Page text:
In his three starts in Green Bay, Cutler has thrown two touchdowns and 10 interceptions with 15 sacks and ratings of 43.2, 43.5 and 28.2.
In his lone start at Lambeau, McCown was
19 of 28 for 242 yards, one touchdown, two interceptions for a 76.8 rating — and he was not sacked.
With the weapons he has now in Marshall, Alshon Jeffery, tight end Martellus Bennett and running back Matt Forte, McCown has a chance to survive if he can avoid the disaster that usually envelops the Bears in Green Bay. In nine games against the Bears home and away, 16 different Packers from nine different positions have sacked Cutler 30 times.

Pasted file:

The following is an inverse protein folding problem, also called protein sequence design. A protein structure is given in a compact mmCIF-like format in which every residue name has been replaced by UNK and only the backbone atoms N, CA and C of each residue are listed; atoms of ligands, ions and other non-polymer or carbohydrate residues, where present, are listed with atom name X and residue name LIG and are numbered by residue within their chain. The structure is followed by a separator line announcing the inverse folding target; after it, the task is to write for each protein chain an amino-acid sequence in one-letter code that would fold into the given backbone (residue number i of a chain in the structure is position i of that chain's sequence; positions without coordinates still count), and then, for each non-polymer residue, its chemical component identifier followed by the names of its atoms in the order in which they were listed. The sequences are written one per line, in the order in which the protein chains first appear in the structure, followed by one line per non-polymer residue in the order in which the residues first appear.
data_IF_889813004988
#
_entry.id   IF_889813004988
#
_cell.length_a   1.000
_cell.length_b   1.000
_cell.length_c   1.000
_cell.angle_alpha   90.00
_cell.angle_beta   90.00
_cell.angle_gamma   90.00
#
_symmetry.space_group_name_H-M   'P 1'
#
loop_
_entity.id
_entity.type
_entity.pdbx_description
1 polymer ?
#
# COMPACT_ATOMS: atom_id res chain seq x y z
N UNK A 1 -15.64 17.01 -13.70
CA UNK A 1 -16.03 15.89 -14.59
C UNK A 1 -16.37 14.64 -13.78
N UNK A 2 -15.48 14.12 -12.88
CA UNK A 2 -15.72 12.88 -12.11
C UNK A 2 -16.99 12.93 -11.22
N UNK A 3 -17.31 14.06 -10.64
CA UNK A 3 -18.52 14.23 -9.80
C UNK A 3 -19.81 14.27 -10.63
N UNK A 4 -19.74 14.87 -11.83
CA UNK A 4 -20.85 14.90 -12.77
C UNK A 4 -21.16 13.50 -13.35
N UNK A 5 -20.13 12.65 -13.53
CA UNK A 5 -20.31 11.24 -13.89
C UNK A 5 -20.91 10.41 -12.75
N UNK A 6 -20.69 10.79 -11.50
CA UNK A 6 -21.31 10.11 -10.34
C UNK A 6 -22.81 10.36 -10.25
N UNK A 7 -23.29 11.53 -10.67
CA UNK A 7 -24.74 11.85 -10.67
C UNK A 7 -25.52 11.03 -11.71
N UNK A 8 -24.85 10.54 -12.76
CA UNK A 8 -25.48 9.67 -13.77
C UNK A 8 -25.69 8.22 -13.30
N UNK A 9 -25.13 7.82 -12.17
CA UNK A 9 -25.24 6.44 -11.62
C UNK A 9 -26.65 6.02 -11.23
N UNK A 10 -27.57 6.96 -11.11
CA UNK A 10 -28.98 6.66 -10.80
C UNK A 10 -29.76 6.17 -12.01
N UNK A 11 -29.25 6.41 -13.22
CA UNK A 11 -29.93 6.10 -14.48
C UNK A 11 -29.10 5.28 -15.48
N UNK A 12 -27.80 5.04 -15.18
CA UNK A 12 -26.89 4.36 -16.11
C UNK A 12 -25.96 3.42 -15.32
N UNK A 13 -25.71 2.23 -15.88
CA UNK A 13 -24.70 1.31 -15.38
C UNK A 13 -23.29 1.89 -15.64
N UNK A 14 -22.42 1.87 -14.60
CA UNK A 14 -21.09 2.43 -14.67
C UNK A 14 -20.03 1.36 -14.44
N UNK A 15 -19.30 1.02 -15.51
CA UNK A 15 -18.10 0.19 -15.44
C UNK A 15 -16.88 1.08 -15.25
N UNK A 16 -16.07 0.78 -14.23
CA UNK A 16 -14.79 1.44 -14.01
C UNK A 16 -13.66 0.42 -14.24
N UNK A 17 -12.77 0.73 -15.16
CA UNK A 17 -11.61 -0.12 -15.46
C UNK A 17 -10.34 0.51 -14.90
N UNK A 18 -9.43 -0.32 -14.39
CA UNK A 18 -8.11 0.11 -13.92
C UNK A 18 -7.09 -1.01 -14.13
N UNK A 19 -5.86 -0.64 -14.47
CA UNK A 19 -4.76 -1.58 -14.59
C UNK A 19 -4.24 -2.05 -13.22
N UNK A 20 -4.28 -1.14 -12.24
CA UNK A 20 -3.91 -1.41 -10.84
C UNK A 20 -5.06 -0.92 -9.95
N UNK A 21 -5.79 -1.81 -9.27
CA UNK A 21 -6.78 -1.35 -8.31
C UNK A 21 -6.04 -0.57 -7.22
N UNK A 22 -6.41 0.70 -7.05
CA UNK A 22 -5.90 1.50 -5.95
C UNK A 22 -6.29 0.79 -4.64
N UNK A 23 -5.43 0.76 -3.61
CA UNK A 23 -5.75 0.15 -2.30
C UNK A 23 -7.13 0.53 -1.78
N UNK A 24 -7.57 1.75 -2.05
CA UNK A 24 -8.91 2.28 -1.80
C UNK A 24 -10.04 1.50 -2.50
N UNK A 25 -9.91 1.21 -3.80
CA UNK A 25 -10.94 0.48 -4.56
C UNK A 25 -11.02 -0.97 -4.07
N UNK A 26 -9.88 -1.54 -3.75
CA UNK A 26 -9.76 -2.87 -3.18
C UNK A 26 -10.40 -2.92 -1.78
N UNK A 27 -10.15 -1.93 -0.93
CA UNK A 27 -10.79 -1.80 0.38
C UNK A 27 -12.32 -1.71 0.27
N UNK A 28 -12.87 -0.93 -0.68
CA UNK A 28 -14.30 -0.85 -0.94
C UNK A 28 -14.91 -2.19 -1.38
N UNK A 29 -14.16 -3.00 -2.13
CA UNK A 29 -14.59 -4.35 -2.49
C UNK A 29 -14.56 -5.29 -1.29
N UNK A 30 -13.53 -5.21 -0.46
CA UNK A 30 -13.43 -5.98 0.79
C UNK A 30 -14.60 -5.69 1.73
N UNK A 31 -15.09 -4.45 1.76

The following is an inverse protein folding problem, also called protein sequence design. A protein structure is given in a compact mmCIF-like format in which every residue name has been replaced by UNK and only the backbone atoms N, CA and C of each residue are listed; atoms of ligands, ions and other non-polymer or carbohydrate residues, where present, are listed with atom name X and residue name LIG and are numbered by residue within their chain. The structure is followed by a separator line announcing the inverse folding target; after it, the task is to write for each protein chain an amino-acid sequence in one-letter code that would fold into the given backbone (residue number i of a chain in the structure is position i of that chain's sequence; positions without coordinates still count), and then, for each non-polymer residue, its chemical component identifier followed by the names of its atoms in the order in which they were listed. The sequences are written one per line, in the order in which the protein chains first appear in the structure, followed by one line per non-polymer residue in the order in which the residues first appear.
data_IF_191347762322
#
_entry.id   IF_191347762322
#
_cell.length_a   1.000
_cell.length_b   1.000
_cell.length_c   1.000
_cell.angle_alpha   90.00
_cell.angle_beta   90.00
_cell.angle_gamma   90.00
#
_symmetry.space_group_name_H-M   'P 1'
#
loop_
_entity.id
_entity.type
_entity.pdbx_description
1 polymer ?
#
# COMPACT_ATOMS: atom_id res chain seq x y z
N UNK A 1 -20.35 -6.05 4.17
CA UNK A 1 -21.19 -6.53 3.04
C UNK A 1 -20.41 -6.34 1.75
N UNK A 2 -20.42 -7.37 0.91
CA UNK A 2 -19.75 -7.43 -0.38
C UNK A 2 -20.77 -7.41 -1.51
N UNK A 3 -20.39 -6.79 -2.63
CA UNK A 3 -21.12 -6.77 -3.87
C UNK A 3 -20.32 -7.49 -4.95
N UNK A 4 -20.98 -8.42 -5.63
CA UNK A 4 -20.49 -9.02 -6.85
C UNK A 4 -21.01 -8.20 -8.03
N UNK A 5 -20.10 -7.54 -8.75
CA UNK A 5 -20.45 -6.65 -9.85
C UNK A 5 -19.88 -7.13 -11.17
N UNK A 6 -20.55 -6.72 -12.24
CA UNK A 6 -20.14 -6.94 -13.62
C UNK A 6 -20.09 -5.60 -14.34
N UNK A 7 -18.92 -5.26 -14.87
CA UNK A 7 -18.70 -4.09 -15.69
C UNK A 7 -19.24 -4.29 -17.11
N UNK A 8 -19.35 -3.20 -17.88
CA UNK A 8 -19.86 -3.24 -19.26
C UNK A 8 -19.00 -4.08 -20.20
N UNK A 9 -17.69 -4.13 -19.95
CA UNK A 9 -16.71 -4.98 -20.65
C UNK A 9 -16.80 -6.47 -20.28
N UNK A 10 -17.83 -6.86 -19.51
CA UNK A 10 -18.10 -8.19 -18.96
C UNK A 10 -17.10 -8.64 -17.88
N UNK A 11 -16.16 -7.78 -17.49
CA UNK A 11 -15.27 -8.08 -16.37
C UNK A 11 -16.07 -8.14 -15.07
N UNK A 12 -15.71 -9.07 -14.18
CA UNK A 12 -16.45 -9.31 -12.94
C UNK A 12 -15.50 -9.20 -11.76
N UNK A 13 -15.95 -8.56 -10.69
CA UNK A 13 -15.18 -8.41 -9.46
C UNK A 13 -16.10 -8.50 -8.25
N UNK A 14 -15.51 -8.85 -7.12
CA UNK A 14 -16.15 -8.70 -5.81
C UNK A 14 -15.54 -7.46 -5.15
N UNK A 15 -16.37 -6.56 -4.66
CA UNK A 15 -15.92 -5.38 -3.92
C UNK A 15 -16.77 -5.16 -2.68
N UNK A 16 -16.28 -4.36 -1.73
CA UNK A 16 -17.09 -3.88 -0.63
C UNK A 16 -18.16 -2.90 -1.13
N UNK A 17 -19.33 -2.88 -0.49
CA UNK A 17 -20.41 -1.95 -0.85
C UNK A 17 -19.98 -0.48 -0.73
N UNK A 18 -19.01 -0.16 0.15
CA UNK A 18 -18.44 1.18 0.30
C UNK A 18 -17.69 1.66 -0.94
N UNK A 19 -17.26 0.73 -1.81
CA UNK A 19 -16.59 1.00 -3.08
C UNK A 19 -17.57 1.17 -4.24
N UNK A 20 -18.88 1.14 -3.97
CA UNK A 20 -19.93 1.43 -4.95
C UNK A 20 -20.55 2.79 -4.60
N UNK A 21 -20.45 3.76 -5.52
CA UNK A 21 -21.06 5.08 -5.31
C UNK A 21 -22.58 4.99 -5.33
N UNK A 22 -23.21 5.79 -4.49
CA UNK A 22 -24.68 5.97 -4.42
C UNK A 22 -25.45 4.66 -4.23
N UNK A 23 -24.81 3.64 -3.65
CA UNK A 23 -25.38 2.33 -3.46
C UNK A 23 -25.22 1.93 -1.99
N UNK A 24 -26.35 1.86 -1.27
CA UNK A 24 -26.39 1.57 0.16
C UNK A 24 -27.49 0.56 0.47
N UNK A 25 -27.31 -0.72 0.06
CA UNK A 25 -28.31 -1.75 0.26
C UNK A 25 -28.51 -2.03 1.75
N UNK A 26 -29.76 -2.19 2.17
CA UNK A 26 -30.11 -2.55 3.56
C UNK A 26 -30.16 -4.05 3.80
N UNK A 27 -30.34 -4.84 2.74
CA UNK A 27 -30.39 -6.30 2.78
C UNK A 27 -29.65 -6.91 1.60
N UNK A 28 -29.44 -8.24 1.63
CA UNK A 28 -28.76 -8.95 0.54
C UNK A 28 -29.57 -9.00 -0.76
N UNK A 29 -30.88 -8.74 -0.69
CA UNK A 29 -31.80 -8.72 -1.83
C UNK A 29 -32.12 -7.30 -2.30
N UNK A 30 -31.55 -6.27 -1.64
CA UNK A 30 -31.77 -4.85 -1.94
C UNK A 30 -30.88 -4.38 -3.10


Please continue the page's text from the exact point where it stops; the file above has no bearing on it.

‘‘First off, it’s hats off to Dom [Capers],’’ McCown said. ‘‘He’s a heck of a football coach and a man. You’ve got to give him credit.
‘‘Every staff is different. But I feel we’ve shown this year with our offensive game plans and our ability to move the ball that hopefully I feel like we’ll be prepared. I feel like we’ll be ready to put our best foot forward as good as we ever have here in the past. That obviously gives you a comfort level as a quarterback going into this game.’’